With the awakening of my female identity through movies and TV, also came an awakening of my sexuality. As Mulvey so purposefully states, “There are circumstances in which looking itself is a source of pleasure, just as, in the reverse formation, there is pleasure in being looked at.” (Mulvey 835) As women, it is my belief we are sexual creatures but does that mean we must be passive as my movie and TV experiences would have me believe? Mulvey believed the women to be portrayed as passive “for the active gaze of man.” This is the male gaze that I found so pervasive in the movies growing up. That the representation of women “goes far beyond highlighting a woman’s to-be-looked-at-ness, cinema builds the way she is to be looked at into the spectacle itself.” (Mulvey 843) If this is true, would I need to become like the women portrayed in movies to be a sexually desirable woman? Is this how men needed to view me? I looked for a way to be sexual in nature without giving up my female identity, without having to be passive, and without needing to exist solely for the male gaze.
Berger would say, “A woman’s presence expresses her own attitude to herself, and defines what can and cannot be done to her.... Presence for a woman is so intrinsic to her person that men tend to think of it as an almost physical emanation, a kind of heat or smell or aura.” (Berger 46) This is something I have come to know first hand. Being the daughter of a strong, empowered, Spanish rebel of a mother and raised by an even stronger grandmother; I was taught early on to not only accept who I was in all respects, but to relish in it, and even to know how to use it to my favor. My aura and presence was shaped by what I took from movies and TV and filled in by what I wanted myself to be. What others now see is the blend I have come to consider my own secret recipe. Radically different from that of my Grandmother, more solid than that of my mother; my female identity is unique to me. In today’s society, even more than in past generations of women in my family, that presence is terribly important to guard and acknowledge. With the emergence of the internet where there are more producers of content than ever before and where your ‘to-be-looked-at-ness’ is open to the entire world, it is important to be confident in who you are. Movies, TV, Advertising and media overall would have you believing as women we are here only for the male gaze and to be objectified. I of course, believe otherwise. I interrogate the media around me and look for those things Bell lists. There are days where I like myself more than others, and days where I think about changing something; but in the end, I am what I have pulled together from both Nature and Nurture and am secure in the female identity I have created.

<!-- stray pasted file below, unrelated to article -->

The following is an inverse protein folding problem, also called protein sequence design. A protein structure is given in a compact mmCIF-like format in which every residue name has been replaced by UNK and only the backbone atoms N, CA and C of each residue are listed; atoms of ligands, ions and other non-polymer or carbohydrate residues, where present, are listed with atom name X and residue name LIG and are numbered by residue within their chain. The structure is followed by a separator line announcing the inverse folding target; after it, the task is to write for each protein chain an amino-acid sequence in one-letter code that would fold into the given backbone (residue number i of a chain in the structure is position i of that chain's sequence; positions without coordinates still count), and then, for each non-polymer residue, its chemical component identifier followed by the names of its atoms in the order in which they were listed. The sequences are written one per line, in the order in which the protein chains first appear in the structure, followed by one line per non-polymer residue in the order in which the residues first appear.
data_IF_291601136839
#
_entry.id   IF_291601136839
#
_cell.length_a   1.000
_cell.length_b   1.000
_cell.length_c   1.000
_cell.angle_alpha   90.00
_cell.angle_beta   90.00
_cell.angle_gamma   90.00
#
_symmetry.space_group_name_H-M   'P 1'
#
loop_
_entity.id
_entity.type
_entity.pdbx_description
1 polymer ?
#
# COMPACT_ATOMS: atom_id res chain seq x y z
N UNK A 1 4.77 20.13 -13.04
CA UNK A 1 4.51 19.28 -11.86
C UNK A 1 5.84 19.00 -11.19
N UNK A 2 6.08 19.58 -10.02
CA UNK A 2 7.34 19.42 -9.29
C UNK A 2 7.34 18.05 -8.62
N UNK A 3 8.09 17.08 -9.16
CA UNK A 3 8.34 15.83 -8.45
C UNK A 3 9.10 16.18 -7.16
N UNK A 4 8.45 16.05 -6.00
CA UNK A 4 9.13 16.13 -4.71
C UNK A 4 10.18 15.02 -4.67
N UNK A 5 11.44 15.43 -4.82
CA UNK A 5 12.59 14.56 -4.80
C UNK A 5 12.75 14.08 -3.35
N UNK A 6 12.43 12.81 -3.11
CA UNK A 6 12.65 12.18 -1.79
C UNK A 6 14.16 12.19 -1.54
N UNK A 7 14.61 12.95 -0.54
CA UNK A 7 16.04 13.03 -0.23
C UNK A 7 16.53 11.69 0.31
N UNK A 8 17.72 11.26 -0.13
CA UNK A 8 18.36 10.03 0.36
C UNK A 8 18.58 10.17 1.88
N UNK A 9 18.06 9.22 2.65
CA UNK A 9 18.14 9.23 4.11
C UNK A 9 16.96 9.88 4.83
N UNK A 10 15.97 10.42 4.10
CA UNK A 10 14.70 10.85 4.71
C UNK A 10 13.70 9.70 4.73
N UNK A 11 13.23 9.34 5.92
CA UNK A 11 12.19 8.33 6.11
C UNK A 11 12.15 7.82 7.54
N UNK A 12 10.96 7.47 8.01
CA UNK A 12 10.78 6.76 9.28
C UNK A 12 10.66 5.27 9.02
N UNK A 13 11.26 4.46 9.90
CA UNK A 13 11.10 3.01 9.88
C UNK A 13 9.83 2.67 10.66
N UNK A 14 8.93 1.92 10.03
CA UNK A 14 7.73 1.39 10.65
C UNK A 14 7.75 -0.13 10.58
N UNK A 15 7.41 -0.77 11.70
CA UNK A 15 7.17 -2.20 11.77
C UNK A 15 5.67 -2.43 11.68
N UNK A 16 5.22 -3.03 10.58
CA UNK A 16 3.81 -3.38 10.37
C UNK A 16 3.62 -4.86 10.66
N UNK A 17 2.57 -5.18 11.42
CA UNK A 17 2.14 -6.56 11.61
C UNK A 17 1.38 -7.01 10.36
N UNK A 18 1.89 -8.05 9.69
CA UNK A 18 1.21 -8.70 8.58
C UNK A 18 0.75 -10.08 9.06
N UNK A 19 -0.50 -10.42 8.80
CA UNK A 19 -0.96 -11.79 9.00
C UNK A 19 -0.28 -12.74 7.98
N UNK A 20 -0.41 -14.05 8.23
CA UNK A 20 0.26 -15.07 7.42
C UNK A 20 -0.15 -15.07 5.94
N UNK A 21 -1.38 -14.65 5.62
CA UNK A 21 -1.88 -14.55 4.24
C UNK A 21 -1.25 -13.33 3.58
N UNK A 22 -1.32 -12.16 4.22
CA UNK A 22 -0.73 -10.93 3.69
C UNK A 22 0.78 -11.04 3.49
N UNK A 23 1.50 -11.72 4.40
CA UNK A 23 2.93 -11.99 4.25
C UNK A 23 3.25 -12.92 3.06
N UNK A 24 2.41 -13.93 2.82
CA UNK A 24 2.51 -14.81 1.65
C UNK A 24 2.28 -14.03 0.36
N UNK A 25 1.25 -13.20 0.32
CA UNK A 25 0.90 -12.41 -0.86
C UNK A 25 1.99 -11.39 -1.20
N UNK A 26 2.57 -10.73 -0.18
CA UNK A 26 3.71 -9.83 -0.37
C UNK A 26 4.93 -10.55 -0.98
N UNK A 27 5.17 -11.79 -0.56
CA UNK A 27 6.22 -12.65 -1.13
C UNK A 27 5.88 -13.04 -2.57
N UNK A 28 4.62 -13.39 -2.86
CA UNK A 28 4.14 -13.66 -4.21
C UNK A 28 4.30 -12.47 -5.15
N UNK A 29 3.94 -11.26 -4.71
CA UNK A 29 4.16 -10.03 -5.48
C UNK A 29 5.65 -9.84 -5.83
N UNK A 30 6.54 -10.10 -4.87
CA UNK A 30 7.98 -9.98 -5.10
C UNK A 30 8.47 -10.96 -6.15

Berger, John. “Ways of Seeing.” British Broadcasting Corporation, 1972: 36-64
Mulvey, Laura. “Visual Pleasure and Narrative Cinema.” Film Theory and Criticism : Introductory Readings. Eds. Leo Braudy and Marshall Cohen. New York: Oxford UP, 1999: 833-44.
Bell Hooks. “In Black Looks: Race and Representation.” Boston: South End Press, 1992: 115-31